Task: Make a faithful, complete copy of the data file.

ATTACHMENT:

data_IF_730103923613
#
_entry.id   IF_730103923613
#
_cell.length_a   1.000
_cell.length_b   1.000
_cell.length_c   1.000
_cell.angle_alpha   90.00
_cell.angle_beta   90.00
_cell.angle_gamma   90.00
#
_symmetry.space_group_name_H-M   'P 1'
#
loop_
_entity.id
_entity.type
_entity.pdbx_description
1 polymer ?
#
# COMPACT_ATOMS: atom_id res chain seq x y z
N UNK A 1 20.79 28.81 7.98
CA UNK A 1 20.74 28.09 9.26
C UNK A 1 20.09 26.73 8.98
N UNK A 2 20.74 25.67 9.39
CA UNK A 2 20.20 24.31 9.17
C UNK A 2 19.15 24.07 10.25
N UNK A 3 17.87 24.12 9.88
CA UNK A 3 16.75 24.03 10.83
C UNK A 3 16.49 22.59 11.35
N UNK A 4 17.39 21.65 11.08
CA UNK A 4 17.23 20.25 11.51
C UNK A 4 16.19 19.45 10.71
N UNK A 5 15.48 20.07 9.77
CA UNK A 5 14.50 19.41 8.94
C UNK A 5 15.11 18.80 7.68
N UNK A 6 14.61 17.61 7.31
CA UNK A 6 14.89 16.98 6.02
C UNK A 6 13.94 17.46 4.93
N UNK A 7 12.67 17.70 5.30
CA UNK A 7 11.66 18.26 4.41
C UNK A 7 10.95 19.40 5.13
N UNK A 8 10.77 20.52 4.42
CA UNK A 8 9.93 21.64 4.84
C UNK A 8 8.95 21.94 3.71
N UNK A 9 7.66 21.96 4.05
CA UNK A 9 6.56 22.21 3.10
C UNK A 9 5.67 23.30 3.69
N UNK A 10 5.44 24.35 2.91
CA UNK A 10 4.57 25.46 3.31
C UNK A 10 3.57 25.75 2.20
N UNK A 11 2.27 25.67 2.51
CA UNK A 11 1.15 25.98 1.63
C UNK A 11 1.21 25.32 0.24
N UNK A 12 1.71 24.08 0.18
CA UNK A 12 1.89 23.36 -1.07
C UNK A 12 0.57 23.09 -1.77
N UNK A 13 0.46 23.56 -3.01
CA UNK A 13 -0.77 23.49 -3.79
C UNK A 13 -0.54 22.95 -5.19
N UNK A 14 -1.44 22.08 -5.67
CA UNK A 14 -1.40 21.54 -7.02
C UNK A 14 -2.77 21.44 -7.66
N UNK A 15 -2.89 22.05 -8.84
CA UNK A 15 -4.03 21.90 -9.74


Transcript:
data_IF_730103923613
#
_entry.id   IF_730103923613
#
_cell.length_a   1.000
_cell.length_b   1.000
_cell.length_c   1.000
_cell.angle_alpha   90.00
_cell.angle_beta   90.00
_cell.angle_gamma   90.00
#
_symmetry.space_group_name_H-M   'P 1'
#
loop_
_entity.id
_entity.type
_entity.pdbx_description
1 polymer ?
#
# COMPACT_ATOMS: atom_id res chain seq x y z
N UNK A 1 20.79 28.81 7.98
CA UNK A 1 20.74 28.09 9.26
C UNK A 1 20.09 26.73 8.98
N UNK A 2 20.74 25.67 9.39
CA UNK A 2 20.20 24.31 9.17
C UNK A 2 19.15 24.07 10.25
N UNK A 3 17.87 24.12 9.88
CA UNK A 3 16.75 24.03 10.83
C UNK A 3 16.49 22.59 11.35
N UNK A 4 17.39 21.65 11.08
CA UNK A 4 17.23 20.25 11.51
C UNK A 4 16.19 19.45 10.71
N UNK A 5 15.48 20.07 9.77
CA UNK A 5 14.50 19.41 8.94
C UNK A 5 15.11 18.80 7.68
N UNK A 6 14.61 17.61 7.31
CA UNK A 6 14.89 16.98 6.02
C UNK A 6 13.94 17.46 4.93
N UNK A 7 12.67 17.70 5.30
CA UNK A 7 11.66 18.26 4.41
C UNK A 7 10.95 19.40 5.13
N UNK A 8 10.77 20.52 4.42
CA UNK A 8 9.93 21.64 4.84
C UNK A 8 8.95 21.94 3.71
N UNK A 9 7.66 21.96 4.05
CA UNK A 9 6.56 22.21 3.10
C UNK A 9 5.67 23.30 3.69
N UNK A 10 5.44 24.35 2.91
CA UNK A 10 4.57 25.46 3.31
C UNK A 10 3.57 25.75 2.20
N UNK A 11 2.27 25.67 2.51
CA UNK A 11 1.15 25.98 1.63
C UNK A 11 1.21 25.32 0.24
N UNK A 12 1.71 24.08 0.18
CA UNK A 12 1.89 23.36 -1.07
C UNK A 12 0.57 23.09 -1.77
N UNK A 13 0.46 23.56 -3.01
CA UNK A 13 -0.77 23.49 -3.79
C UNK A 13 -0.54 22.95 -5.19
N UNK A 14 -1.44 22.08 -5.67
CA UNK A 14 -1.40 21.54 -7.02
C UNK A 14 -2.77 21.44 -7.66
N UNK A 15 -2.89 22.05 -8.84
CA UNK A 15 -4.03 21.90 -9.74